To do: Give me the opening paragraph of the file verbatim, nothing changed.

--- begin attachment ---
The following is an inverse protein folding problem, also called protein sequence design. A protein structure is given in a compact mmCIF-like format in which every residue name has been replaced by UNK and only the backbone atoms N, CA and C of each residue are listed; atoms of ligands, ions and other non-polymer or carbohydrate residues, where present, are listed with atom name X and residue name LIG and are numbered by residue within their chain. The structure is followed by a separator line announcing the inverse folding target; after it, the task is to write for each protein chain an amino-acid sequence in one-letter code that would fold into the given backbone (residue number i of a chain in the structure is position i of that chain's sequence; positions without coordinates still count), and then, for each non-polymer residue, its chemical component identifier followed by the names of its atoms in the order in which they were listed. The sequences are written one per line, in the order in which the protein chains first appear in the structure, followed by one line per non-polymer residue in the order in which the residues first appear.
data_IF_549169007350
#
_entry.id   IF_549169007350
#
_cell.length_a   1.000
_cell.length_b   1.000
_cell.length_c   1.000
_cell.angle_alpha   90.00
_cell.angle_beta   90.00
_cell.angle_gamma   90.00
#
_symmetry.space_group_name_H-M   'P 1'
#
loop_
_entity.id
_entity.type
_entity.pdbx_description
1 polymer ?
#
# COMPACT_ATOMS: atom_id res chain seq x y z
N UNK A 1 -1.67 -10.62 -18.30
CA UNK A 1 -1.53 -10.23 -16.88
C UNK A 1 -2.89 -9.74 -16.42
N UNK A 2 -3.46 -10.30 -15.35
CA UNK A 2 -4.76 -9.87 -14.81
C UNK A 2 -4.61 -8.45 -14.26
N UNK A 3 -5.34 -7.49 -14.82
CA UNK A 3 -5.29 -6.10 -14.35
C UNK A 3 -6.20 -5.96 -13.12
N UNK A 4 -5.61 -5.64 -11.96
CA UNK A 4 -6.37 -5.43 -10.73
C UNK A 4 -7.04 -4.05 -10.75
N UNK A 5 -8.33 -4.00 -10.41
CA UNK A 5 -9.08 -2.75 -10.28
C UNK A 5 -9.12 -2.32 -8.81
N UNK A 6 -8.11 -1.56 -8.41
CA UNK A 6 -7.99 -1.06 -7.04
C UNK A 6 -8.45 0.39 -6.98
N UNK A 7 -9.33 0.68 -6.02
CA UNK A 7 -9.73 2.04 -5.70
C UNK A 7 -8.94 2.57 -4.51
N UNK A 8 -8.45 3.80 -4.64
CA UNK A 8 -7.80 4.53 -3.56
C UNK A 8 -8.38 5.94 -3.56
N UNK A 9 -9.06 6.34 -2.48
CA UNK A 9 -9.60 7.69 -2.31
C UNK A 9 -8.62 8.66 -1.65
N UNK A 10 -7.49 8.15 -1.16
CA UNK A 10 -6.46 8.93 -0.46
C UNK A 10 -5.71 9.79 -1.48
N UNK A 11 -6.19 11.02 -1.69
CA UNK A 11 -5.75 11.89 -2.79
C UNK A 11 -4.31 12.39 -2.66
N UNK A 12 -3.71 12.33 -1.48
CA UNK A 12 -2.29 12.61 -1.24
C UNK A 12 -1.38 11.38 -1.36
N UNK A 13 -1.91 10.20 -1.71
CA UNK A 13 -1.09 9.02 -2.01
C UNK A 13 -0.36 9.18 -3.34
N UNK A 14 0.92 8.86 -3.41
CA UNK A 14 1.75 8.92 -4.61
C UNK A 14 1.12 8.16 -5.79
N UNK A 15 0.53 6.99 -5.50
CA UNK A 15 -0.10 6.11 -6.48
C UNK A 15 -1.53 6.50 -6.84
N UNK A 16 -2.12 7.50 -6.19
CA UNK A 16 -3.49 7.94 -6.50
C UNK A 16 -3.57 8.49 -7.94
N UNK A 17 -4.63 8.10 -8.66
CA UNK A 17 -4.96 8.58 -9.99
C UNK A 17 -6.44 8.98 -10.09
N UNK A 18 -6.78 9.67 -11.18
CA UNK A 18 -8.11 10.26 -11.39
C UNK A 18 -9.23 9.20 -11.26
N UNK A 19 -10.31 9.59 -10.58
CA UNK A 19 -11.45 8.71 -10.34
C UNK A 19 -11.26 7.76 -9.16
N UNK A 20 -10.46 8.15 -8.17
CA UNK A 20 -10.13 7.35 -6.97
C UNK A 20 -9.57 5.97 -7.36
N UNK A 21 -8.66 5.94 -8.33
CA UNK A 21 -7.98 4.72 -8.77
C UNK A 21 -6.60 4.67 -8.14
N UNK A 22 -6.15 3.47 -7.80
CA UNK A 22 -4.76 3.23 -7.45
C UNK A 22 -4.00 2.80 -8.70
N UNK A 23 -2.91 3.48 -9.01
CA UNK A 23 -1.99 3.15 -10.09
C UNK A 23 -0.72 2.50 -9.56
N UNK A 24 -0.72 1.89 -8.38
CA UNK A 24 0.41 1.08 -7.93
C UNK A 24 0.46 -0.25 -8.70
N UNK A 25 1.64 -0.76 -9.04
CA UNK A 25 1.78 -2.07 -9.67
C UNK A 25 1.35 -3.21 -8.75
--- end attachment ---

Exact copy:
The following is an inverse protein folding problem, also called protein sequence design. A protein structure is given in a compact mmCIF-like format in which every residue name has been replaced by UNK and only the backbone atoms N, CA and C of each residue are listed; atoms of ligands, ions and other non-polymer or carbohydrate residues, where present, are listed with atom name X and residue name LIG and are numbered by residue within their chain. The structure is followed by a separator line announcing the inverse folding target; after it, the task is to write for each protein chain an amino-acid sequence in one-letter code that would fold into the given backbone (residue number i of a chain in the structure is position i of that chain's sequence; positions without coordinates still count), and then, for each non-polymer residue, its chemical component identifier followed by the names of its atoms in the order in which they were listed. The sequences are written one per line, in the order in which the protein chains first appear in the structure, followed by one line per non-polymer residue in the order in which the residues first appear.